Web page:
Perinatal snus exposure and cardiovascular function in the child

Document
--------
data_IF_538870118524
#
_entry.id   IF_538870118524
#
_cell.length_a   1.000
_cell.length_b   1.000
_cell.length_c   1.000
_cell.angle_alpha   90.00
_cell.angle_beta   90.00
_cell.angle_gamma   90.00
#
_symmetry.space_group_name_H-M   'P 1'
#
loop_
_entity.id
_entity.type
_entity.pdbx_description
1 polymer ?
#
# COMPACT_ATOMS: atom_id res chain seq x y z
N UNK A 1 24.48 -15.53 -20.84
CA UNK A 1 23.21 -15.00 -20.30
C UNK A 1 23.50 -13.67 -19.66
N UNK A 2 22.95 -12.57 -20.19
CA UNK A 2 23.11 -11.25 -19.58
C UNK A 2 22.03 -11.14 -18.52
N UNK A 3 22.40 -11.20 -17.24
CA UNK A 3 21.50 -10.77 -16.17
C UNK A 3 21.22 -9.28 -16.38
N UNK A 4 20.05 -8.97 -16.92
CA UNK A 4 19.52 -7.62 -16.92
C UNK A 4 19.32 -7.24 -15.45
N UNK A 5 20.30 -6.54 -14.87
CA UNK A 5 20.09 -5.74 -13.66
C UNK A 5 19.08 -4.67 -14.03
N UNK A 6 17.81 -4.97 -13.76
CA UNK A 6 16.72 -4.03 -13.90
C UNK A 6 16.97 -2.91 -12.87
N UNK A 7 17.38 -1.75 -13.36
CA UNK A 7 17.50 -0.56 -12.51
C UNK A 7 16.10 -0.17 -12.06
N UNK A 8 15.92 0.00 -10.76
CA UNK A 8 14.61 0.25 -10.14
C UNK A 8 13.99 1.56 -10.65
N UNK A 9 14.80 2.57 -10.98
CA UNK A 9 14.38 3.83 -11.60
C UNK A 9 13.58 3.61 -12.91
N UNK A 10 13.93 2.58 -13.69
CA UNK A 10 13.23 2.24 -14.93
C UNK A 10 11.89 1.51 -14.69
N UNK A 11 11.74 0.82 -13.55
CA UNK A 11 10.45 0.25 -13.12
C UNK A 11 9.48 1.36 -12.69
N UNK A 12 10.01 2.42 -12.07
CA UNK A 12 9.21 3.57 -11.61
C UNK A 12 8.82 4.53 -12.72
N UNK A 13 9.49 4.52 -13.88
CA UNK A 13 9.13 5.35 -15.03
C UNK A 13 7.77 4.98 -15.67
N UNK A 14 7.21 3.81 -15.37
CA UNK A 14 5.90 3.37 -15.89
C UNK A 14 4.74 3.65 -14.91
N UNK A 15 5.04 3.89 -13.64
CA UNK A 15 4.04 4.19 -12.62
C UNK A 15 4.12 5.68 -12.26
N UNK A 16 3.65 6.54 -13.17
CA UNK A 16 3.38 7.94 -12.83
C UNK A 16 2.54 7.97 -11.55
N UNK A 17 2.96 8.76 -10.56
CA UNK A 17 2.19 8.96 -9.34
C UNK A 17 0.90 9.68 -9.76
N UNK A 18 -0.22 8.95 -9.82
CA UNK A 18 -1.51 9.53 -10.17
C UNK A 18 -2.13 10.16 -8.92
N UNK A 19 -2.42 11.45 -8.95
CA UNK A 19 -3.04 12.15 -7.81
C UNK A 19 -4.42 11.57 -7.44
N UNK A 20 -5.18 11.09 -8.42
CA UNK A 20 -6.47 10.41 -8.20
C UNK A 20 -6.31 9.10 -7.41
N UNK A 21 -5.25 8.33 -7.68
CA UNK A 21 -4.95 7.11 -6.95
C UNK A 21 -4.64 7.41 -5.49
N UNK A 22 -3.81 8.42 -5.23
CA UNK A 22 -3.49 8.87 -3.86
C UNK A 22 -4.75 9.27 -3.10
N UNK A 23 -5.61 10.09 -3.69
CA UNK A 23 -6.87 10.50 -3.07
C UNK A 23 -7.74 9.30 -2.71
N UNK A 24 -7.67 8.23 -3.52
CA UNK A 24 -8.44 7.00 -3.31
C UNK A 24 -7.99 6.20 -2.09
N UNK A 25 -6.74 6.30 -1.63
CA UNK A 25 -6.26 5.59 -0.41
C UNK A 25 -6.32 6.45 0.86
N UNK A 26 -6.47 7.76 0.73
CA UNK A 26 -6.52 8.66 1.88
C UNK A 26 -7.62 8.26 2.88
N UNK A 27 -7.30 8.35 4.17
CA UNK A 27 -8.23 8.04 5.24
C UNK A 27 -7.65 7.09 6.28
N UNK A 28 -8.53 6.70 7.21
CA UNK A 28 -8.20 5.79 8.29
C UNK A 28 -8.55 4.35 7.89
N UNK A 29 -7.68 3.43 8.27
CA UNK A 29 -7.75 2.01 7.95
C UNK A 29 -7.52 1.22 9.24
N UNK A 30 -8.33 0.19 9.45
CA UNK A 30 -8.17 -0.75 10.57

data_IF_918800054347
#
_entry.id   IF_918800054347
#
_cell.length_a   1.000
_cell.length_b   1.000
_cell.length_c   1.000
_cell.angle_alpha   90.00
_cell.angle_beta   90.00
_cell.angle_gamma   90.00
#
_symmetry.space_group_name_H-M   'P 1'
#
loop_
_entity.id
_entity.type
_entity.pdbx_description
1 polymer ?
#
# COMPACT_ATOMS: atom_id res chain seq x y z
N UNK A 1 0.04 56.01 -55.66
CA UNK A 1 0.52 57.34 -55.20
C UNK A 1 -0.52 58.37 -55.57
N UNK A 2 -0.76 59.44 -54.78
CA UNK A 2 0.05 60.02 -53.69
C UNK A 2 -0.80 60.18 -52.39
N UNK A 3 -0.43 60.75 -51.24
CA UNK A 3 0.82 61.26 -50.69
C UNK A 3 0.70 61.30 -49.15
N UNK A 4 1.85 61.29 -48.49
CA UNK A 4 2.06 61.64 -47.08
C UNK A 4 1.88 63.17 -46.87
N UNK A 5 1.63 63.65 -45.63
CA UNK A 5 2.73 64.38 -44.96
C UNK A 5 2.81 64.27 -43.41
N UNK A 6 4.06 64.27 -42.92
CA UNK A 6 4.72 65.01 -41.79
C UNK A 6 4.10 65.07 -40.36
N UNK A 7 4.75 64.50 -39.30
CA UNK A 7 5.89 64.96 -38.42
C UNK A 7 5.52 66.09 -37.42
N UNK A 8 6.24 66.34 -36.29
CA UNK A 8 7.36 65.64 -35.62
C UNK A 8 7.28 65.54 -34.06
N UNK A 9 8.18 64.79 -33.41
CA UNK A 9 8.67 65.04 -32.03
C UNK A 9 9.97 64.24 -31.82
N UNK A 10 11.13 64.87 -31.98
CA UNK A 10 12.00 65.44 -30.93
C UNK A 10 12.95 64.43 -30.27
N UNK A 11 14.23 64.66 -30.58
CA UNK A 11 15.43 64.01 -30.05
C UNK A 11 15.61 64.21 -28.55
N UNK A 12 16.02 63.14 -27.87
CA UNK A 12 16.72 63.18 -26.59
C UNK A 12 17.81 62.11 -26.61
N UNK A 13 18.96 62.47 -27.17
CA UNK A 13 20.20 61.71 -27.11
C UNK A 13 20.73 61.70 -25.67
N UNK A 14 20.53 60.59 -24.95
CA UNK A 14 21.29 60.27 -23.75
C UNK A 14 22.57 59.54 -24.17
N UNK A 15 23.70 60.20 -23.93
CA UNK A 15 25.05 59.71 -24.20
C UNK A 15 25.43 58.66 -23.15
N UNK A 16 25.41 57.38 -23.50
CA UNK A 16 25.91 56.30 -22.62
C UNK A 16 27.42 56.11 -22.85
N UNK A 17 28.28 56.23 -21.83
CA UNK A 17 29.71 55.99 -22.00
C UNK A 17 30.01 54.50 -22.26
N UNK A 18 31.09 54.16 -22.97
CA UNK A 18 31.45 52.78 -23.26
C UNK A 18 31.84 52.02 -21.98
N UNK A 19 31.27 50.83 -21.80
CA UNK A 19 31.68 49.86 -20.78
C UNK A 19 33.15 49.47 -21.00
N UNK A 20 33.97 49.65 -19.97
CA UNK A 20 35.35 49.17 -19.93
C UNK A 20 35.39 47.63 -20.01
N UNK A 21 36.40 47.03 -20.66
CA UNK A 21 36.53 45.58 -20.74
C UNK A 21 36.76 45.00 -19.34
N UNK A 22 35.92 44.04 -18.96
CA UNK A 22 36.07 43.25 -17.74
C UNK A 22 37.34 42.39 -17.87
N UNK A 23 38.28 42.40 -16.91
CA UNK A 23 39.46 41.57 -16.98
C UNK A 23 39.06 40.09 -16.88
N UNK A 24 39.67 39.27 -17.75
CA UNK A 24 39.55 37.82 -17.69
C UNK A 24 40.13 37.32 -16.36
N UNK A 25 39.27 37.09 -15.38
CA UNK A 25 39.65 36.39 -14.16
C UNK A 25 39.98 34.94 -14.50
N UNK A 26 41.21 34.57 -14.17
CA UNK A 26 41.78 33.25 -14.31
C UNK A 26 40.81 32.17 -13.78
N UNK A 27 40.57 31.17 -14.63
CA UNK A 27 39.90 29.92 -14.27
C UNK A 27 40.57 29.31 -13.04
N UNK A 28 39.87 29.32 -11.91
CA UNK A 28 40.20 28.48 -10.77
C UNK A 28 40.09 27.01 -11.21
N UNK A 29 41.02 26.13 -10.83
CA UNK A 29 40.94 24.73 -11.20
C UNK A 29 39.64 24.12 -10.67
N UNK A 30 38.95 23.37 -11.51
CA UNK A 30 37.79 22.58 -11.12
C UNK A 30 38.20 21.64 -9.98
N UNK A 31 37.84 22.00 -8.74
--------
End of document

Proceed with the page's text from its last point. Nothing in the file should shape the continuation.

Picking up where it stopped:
Sammanfattning: Maternal use of smoking tobacco during pregnancy is one of the most important preventable risk factors during pregnancy. Maternal smoking is associated with alterations in autonomic cardiac control and long-term cardiovascular effects on blood pressure and arterial wall properties. Earlier studies have had difficulties in determining the specific contributions of prenatal and postnatal exposures, respectively, as well as distinguishing acute from chronic effects, as these children are frequently exposed to smoking both before birth and during childhood. The specific role of nicotine is also unclear as smoking contains many toxic combustion agents in addition to nicotine. While cigarette smoking is decreasing globally, other forms of tobacco- and nicotine-containing products are gaining in popularity and in Sweden and Norway, use of smokeless tobacco (Swedish Snus) is increasing among women. Snus delivers high doses of nicotine to the fetus so we hypothesized that prenatal snus exposure had long term cardiovascular associations with increased blood pressure, arterial wall stiffness, intima media thickness and altered autonomic cardiac control in the offspring. We also aimed to investigate the levels of nicotine and metabolites in the breastmilk of snus- using mothers. We included women from a larger national cohort with women recruited during early pregnancy during 2006‒2011, residing in Stockholm, Östersund and Umeå. The pregnant women were grouped, based on their tobacco use at inclusion, into snus users, smokers or tobacco-free controls. Dual users were excluded. At infant age one to two months, we tested the infant’s heart rate variability and also the infant’s urine and mother’s breastmilk for nicotine and metabolites. At child age 5-6 years, we tested heart rate variability, blood pressure, carotid intima media thickness and calculated arterial stiffness based on pulsatile changes in pressure and diameters. Heart rate variability showed a higher low frequency/high frequency (LF/HF) ratio, indicating a lower vagal activity, in infants with snus exposure in utero compared with tobacco-free controls and the ratio was similar to that seen in smoke-exposed children. Breastmilk from snus users showed high levels of nicotine and cotinine. In addition, nicotine was still detected in breastmilk after more than 12 hours of abstention. The snus-exposed 5‒6- year-old children showed higher systolic blood pressure, higher LF/HF ratio and stiffer arterial walls than tobacco-free controls. There was no significant difference in carotid intima media thickness between snus-exposed children and controls. In conclusion, several long-lasting associations with prenatal snus exposure were discovered, indicating a prenatal programming of the cardiovascular function. Pregnant women should be recommended to abstain from all tobacco- and nicotine-containing products during the entire pregnancy.

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